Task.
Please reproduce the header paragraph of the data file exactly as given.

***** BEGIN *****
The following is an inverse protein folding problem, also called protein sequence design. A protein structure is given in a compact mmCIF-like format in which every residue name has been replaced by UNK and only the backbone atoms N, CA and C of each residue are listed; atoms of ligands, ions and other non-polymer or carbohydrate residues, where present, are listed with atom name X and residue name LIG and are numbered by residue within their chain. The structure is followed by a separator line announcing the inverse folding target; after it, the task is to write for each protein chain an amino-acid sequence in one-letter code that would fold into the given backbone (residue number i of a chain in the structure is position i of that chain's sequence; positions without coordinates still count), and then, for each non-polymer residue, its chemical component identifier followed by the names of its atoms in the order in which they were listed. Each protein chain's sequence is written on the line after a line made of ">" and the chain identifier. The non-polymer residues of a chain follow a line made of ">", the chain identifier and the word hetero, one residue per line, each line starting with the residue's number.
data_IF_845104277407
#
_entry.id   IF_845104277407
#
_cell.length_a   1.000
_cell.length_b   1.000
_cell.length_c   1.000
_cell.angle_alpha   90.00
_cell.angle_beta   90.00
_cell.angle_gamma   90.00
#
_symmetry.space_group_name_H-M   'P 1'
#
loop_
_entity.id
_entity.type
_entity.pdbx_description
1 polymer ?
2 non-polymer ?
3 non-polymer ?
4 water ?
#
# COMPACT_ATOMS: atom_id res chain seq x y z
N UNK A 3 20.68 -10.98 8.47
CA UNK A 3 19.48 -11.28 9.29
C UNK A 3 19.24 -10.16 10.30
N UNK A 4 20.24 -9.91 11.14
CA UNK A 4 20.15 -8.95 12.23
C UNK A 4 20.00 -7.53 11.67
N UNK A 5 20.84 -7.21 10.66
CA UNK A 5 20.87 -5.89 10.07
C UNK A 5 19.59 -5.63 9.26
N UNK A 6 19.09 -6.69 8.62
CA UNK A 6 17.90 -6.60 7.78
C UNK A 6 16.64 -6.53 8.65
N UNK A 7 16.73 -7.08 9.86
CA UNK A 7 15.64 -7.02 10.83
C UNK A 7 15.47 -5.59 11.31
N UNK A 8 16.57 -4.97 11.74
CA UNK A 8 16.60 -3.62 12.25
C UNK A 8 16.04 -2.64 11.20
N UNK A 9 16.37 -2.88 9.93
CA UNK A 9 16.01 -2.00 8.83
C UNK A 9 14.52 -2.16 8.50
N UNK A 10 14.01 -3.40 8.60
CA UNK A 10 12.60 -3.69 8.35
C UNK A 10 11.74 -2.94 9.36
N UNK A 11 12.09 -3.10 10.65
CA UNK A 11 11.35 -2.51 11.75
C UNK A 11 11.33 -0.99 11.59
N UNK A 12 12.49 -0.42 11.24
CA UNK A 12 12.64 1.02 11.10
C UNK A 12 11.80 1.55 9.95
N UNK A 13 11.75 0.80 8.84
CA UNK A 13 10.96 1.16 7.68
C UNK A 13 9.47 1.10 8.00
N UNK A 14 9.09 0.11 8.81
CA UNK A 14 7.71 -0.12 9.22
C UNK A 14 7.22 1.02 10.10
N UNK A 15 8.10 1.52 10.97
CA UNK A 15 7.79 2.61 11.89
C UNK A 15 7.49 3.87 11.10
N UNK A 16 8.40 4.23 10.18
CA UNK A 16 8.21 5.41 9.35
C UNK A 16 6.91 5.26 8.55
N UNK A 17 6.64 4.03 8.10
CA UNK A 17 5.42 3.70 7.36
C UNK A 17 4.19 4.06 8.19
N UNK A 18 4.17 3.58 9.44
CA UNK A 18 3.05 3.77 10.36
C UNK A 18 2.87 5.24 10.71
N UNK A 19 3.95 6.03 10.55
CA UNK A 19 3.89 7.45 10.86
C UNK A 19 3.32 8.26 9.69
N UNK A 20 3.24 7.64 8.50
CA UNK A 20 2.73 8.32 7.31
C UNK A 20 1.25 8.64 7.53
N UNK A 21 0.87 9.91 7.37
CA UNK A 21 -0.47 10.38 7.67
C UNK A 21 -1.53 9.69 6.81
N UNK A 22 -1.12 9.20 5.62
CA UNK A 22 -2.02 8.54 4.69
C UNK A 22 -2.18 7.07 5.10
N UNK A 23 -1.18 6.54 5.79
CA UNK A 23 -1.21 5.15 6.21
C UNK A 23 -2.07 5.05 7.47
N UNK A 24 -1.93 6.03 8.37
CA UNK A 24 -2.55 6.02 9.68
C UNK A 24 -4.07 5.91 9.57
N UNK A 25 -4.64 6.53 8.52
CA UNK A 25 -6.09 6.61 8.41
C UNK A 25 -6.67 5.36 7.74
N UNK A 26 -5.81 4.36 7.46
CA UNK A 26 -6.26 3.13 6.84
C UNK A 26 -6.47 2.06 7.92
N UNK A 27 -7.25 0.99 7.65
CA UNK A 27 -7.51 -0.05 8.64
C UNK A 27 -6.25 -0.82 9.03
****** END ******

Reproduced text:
The following is an inverse protein folding problem, also called protein sequence design. A protein structure is given in a compact mmCIF-like format in which every residue name has been replaced by UNK and only the backbone atoms N, CA and C of each residue are listed; atoms of ligands, ions and other non-polymer or carbohydrate residues, where present, are listed with atom name X and residue name LIG and are numbered by residue within their chain. The structure is followed by a separator line announcing the inverse folding target; after it, the task is to write for each protein chain an amino-acid sequence in one-letter code that would fold into the given backbone (residue number i of a chain in the structure is position i of that chain's sequence; positions without coordinates still count), and then, for each non-polymer residue, its chemical component identifier followed by the names of its atoms in the order in which they were listed. Each protein chain's sequence is written on the line after a line made of ">" and the chain identifier. The non-polymer residues of a chain follow a line made of ">", the chain identifier and the word hetero, one residue per line, each line starting with the residue's number.